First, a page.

Covid and the End of Neo-Liberalism
What are the lessons of the COVID-19 pandemic for the political and economic order of our society?
The first lesson, surely is the utter failure of global neo-liberal capitalism. Tried out in Pinochet’s Chile, in the 1970s, brought to full bloom by Margaret Thatcher and Ronald Reagan in the 1980s, the system has staggered from break-down to break-down — the mortgage crisis, the financial crisis of 2008, and now the Covid crisis. It has never been able to provide stability or justice for the majority of citizens.
One may ask, how is it responsible for Covid? It did not, of course create the virus, but the basic principles of neo-liberalism show that it could never face it effectively. Neo-liberalism means the limiting of the state as much as possible to monetary policy and the maintaining of order. Taxes are cut and state services reduced to the minimum and this is made possible by the “globalization” and free trade which enable companies simply to move out of recalcitrant countries and find more compliant ones for their investments.
If the system has not yet succeeded in destroying all universal social programmes, it pared them down by cutting staff, equipment and supplies. That explains the state of retirement homes across the west, which have proved so vulnerable to Covid. It also explains the long waiting time for medical help, the inaccessibility of justice for most citizens, the disappearance or decline of many major cultural institutions and the failure of the west to take adequate measures to protect the environment. Most likely, if the crisis had not occurred over Covid, an environmental disaster would have started it within a very few years.
The system provided and promoted multi-national corporations and speculators — those who buy and sell securities several times a day in different time zones, who spend non-existent funds, who evade all taxation through the clever use of shelters and tax havens. Its numerous and ardent defenders blame a few dishonest businessmen for the financial collapse of 2008 and an act of God for Covid. That is patently false.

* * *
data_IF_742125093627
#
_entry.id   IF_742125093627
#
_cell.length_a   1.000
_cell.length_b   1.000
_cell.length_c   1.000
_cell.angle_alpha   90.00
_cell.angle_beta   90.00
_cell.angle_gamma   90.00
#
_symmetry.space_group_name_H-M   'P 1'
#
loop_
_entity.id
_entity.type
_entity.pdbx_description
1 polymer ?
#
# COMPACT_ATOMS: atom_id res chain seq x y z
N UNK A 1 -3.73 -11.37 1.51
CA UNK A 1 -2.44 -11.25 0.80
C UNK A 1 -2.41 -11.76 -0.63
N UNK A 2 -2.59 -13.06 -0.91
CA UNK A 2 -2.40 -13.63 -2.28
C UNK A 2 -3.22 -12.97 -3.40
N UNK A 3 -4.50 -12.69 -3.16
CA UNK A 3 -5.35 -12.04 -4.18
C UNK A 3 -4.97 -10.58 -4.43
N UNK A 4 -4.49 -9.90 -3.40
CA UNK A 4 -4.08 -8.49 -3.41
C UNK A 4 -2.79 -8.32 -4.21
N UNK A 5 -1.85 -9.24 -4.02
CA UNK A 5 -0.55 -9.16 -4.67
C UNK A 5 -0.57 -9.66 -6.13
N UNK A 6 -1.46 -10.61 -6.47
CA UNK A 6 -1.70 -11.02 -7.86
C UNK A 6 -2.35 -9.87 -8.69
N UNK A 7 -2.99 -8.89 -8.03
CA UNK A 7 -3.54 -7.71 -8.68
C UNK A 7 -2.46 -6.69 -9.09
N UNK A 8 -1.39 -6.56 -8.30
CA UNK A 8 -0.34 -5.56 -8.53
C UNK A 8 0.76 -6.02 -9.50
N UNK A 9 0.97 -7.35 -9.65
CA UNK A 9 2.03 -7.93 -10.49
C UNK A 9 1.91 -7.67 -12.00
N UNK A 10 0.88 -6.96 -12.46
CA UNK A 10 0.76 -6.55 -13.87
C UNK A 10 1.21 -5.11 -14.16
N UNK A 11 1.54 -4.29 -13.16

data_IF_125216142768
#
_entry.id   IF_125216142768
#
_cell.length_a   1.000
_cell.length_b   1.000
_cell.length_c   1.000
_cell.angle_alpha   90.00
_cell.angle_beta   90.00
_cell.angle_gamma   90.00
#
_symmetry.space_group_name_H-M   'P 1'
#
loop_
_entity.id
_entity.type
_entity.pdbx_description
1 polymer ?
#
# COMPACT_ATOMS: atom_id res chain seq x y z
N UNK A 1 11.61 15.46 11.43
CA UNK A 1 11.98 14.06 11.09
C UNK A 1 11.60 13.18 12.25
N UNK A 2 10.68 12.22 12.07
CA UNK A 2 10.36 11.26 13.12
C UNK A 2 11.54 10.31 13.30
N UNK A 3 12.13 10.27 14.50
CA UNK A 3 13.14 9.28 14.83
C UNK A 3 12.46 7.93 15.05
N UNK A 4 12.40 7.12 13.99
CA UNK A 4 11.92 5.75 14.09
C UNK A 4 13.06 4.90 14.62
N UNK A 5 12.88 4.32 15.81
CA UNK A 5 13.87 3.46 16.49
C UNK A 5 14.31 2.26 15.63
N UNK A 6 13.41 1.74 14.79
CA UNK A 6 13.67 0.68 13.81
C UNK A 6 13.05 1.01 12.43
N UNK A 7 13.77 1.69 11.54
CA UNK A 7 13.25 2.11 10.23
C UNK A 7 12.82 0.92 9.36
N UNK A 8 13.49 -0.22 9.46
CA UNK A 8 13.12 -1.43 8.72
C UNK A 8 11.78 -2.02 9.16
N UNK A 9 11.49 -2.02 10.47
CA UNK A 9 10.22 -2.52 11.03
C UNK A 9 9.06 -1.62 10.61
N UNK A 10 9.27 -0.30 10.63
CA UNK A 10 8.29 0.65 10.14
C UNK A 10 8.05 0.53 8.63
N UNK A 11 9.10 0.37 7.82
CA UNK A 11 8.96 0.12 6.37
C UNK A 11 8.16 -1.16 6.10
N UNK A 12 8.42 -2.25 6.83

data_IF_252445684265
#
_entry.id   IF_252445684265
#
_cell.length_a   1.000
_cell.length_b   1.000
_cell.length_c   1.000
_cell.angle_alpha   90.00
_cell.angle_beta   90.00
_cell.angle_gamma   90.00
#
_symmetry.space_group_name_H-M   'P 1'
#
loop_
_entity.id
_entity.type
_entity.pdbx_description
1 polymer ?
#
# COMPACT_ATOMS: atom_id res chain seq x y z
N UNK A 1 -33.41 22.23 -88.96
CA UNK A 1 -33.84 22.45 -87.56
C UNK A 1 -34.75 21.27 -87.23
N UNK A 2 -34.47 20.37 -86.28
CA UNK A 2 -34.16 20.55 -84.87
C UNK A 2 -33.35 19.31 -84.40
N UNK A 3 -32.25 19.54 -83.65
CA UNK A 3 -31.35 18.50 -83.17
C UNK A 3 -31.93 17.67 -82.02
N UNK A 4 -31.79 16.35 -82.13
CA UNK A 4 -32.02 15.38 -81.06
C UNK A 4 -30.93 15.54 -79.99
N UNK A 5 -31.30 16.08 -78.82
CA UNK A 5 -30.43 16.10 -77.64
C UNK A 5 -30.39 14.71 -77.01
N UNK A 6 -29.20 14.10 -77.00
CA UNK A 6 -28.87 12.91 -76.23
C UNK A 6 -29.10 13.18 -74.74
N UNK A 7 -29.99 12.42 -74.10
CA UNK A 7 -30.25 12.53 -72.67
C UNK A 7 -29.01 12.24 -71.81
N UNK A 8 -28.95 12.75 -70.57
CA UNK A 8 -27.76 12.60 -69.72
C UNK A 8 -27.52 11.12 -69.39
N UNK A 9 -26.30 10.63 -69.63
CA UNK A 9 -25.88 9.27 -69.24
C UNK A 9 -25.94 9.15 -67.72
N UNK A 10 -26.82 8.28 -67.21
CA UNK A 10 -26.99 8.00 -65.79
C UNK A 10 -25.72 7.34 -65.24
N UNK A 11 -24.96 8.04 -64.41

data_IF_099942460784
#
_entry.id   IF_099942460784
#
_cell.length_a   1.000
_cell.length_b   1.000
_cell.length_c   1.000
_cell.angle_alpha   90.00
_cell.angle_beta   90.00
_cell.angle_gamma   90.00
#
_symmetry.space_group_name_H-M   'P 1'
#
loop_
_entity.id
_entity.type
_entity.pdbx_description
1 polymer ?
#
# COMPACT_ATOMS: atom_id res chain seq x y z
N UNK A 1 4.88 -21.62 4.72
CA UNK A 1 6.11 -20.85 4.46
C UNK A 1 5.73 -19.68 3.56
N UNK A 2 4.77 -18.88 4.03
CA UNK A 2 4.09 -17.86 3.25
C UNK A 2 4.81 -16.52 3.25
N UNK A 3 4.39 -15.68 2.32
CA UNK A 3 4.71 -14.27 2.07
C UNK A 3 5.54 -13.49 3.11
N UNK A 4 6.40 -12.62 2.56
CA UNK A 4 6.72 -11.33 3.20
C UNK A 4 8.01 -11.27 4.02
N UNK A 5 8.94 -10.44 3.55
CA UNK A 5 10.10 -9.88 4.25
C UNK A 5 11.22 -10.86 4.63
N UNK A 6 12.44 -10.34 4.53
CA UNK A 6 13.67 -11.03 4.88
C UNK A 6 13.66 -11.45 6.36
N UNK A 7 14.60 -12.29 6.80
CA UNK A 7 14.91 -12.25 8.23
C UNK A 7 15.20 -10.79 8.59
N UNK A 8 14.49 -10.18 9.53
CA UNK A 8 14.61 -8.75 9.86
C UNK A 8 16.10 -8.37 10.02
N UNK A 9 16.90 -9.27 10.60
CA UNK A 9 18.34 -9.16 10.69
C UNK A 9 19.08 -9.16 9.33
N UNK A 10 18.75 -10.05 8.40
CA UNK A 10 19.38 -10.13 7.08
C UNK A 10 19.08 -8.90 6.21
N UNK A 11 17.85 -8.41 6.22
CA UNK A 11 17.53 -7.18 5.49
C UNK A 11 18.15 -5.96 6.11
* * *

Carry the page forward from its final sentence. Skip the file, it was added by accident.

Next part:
The essence of speculative capitalism is to use other peoples’ money and non-existent money to extract more and more profits from the economy. Sooner or later, confidence falters or a misfortune or crisis occurs. When this happens, public institutions, which should have been fortified against such events, are weak and not adequate for the need.
In recent weeks the majority of western countries have simply underwritten wages, rents and essential services. In short, the economy has been nationalized, as it was to a considerable extend by President Obama in 2009. We can be certain that as soon as the crisis recedes, the champions of neo-liberalism will again come to the forefront calling for more of the same — untrammelled competition, a weak state, global free trade. This, they argue, produces the steady growth which makes everyone better off.
It would be a terrible error to listen to the sirens of neo-liberalism yet another time. None of the supposed gains from this system have been realized and much that was valuable has been lost.
The increase in inequality which always accompanies uncontrolled capitalism has made large sectors of society worse off than before. This is clear despite numerous attempts to mask this result by computing inequality and poverty differently. Moreover, relative poverty is in many ways as pernicious as absolute poverty and inequality by definition creates relative poverty.
The natural effect of the system is to reduce the share of the pie of those who hold fixed-income jobs, however important, such as nurses and teachers, in favour of speculators who add no value to the economy and of businessmen who vote themselves totally disproportionate salaries and bonuses.
In order to defend its members’ claim to a larger piece of the pie, various groups — ethnic, gender, language — founded lobbies to promote their interest. Universal solidarity and social justice have paid the price of this fragmentation. We have wasted time on such unfruitful concepts as quotas, cultural appropriation, and political correctness instead of concentrating on the one really important question of a decent life for all.
Because the disadvantaged groups in society became poorer, force was needed to ensure discipline. The United States and other countries, to a lesser extent, became carceral states with a criminal law that functions as one of the principal tools of social repression and with a large percentage of citizens in prison. Only the increases in the cost of prisons have recently led some to question their value. In fact, if public institutions generally are in economic difficulty, it is ridiculous to waste funds on prisons which, in any case, are of dubious efficiency in combatting crime.
The untrammelled and disturbing growth as an ideal brought us to the brink of an environmental catastrophe. Melting ice-caps, rising oceans, fires in Australia, declining quality of air have made it evident that nothing short of a massive state intervention will be able to stave off the resulting decline in the quality of our lives. Yet many neo-liberals continue to express scepticism about climate change and are unmoved by the looming disaster.
The Covid crisis should lead to the rehabilitation of state action to enhance both the economy and the quality of life. If we are to have first-rate medical service, good education, admirable cultural institutions and a healthy environment we cannot confide these matters to private interest. Let us hope that Covid is the last nail in the coffin of neo-liberalism.